However, DTC benchmark performance is much lower when it comes to other themes and topics, including “Product Lists”, “Cart & Checkout”, and “Account & Self-Service”.
In this article, we will focus on “Homepage”, “Category & Navigation”, and “Product Lists”, as these are core to users’ product-finding strategies on DTC sites.
Despite being the best-performing topic in our DTC UX benchmark, we still see some common issues when it comes to helping new users learn about the brand and its product offerings.
In testing, the homepage was a critical resource for users to not only get to know the brand but also start learning about products’ core features and what makes them stand out from potentially better-known alternatives.
In fact, nearly all users in testing of DTC sites scrolled through the entire homepage to get a sense of what the site had to offer — a significant difference compared to behavior on large B2C retail sites, where users more often only glance at the homepage before diving in to the main navigation or search.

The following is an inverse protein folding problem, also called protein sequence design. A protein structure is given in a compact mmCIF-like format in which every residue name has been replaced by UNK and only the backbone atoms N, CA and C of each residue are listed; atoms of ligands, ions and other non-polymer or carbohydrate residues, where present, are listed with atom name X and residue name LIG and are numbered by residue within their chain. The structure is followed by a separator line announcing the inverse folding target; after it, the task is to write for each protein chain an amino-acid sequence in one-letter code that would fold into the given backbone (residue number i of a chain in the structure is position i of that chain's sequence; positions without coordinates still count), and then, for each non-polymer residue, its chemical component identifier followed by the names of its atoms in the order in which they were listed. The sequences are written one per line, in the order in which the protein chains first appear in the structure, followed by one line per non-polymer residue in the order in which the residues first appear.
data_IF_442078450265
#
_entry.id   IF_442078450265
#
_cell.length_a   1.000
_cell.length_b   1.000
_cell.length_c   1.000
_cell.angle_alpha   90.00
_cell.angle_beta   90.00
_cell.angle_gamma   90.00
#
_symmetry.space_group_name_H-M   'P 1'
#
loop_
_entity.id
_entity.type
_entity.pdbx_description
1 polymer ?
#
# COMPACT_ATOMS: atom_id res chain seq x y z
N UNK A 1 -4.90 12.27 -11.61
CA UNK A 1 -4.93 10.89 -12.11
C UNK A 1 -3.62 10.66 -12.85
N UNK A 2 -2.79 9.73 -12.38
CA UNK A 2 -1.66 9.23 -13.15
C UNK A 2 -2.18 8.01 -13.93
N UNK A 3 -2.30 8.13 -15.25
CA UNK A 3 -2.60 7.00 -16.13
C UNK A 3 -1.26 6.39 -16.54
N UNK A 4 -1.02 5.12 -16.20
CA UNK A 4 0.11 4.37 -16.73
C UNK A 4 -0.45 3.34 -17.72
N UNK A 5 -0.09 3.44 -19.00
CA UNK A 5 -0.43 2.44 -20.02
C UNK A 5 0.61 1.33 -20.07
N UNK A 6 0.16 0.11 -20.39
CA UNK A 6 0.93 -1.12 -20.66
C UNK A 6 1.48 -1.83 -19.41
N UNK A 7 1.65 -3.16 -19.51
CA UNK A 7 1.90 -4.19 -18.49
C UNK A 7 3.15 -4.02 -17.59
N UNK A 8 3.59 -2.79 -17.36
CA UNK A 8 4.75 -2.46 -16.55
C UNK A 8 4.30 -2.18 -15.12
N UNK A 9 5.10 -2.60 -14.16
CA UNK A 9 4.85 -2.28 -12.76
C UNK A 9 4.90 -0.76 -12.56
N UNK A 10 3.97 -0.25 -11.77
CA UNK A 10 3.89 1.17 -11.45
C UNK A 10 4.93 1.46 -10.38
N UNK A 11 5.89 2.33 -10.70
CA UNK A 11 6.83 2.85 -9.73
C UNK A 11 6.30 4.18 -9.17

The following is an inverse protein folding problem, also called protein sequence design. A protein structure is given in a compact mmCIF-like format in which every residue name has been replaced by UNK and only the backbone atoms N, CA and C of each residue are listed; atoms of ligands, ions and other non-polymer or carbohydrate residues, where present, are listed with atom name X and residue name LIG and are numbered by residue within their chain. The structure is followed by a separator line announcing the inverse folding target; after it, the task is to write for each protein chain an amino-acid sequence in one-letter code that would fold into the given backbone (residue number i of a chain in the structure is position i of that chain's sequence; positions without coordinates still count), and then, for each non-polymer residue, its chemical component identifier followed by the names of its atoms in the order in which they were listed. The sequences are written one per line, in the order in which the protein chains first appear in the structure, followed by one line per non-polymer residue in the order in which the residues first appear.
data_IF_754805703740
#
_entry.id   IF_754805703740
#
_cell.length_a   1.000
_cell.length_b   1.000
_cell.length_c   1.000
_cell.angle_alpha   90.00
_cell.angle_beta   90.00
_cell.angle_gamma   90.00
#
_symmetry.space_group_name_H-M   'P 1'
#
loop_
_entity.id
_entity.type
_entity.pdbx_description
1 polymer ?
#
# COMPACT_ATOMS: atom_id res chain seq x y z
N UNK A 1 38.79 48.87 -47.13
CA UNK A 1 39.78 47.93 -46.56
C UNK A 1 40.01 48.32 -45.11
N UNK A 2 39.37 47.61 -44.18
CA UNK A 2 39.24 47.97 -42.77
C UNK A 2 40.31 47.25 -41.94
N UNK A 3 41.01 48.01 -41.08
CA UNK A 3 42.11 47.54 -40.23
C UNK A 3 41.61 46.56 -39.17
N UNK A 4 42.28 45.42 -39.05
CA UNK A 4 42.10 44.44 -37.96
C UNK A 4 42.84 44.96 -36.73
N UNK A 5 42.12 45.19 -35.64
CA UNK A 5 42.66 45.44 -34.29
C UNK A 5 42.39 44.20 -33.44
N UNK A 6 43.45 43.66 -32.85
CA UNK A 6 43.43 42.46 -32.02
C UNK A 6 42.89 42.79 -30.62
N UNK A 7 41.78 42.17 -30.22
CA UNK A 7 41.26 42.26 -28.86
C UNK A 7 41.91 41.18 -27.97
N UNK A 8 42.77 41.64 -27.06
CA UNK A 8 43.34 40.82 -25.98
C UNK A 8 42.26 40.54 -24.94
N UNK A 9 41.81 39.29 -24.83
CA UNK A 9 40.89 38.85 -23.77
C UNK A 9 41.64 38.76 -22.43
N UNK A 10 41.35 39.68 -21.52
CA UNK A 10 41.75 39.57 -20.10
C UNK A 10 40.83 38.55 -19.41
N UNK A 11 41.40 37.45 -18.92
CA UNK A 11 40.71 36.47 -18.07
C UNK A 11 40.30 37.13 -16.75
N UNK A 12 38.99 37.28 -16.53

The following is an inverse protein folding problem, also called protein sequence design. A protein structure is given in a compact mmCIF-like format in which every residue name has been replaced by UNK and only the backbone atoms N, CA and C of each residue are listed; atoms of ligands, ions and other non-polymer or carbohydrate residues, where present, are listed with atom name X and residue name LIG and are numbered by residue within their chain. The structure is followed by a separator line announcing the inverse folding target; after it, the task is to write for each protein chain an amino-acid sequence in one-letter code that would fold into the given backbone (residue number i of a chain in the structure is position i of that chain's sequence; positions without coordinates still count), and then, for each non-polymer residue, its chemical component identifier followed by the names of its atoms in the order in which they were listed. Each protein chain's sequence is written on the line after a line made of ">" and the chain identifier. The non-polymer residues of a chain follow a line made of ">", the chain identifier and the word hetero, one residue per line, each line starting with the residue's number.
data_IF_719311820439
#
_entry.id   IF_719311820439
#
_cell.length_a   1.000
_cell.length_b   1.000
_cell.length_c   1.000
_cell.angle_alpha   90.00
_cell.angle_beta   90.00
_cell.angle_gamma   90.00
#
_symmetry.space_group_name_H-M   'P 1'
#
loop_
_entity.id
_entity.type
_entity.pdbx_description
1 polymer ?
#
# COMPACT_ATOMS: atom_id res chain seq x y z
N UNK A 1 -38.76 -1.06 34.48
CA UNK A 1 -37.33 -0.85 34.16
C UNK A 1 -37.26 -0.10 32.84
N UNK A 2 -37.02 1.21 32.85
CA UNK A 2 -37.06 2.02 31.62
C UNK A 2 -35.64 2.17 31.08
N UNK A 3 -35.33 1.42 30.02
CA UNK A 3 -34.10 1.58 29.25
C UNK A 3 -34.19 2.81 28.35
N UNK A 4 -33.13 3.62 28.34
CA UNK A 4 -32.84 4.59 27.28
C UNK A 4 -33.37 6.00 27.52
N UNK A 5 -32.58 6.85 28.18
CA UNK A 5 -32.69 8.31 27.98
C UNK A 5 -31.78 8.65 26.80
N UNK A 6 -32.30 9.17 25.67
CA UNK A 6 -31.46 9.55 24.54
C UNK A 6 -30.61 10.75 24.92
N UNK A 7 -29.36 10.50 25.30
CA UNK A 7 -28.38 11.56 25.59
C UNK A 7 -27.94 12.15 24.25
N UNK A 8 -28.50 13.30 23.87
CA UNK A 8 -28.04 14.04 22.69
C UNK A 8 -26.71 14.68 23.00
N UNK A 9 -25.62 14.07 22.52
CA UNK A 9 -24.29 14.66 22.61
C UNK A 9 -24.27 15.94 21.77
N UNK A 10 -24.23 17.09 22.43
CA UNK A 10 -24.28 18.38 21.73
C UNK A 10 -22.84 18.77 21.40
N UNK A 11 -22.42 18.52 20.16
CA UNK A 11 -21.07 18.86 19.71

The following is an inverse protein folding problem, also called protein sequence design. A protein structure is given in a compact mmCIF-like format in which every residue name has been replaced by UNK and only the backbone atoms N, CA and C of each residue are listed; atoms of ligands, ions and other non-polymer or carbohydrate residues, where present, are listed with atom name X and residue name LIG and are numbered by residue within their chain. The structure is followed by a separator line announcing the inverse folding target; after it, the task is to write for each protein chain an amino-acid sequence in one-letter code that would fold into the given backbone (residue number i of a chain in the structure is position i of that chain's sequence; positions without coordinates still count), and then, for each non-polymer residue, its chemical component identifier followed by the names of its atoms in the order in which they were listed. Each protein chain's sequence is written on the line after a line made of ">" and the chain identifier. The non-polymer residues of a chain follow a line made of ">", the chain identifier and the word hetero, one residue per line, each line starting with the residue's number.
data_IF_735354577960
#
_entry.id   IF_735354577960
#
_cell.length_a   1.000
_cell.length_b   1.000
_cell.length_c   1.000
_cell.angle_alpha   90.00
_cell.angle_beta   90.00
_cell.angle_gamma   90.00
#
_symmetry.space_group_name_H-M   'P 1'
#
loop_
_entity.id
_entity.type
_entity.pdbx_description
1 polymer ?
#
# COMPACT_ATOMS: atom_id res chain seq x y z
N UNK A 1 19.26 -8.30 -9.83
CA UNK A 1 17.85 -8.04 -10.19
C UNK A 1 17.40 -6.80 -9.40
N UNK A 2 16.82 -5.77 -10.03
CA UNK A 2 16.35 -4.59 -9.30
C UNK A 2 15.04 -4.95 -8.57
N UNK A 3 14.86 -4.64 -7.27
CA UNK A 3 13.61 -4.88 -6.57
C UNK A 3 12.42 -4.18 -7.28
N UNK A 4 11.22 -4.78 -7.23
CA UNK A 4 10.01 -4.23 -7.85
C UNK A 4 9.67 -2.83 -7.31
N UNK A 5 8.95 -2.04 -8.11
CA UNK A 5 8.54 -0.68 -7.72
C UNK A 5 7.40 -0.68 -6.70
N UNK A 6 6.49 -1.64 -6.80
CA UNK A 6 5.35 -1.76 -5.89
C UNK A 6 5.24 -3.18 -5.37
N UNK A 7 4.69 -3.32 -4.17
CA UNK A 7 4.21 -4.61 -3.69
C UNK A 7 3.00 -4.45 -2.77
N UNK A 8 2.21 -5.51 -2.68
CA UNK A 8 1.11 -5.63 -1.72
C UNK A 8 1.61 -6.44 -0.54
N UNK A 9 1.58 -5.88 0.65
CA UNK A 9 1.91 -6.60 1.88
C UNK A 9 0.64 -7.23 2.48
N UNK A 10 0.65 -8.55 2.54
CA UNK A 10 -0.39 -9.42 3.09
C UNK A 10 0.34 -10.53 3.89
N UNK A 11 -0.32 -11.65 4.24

If users scanning the homepage are unconvinced about a DTC site’s unique product qualities or brand attributes, they are likely to conclude the site’s products don’t meet their needs and abandon the site without exploring further — never reaching product details or supplemental pages that may have won them over with detailed product features or illustrative product imagery.
In particular, there are 2 issues DTC sites tend to get wrong when it comes to enhancing their homepage.
1) Not Highlighting Core Product and Brand Features
Generally speaking, a site’s homepage serves as an important introduction to a brand and its product offerings. This is especially true for first-time users, who may be unfamiliar with the brand’s unique products and overall value proposition.
During our testing of DTC sites, users were quick to assume the homepage would preview everything important about the brand and its products, highlighting not only featured products, but also unique brand and product attributes or important brand information.
In practice, users rely on this knowledge to decide whether or not the site has anything of value to offer and if it’s worth staying to explore further.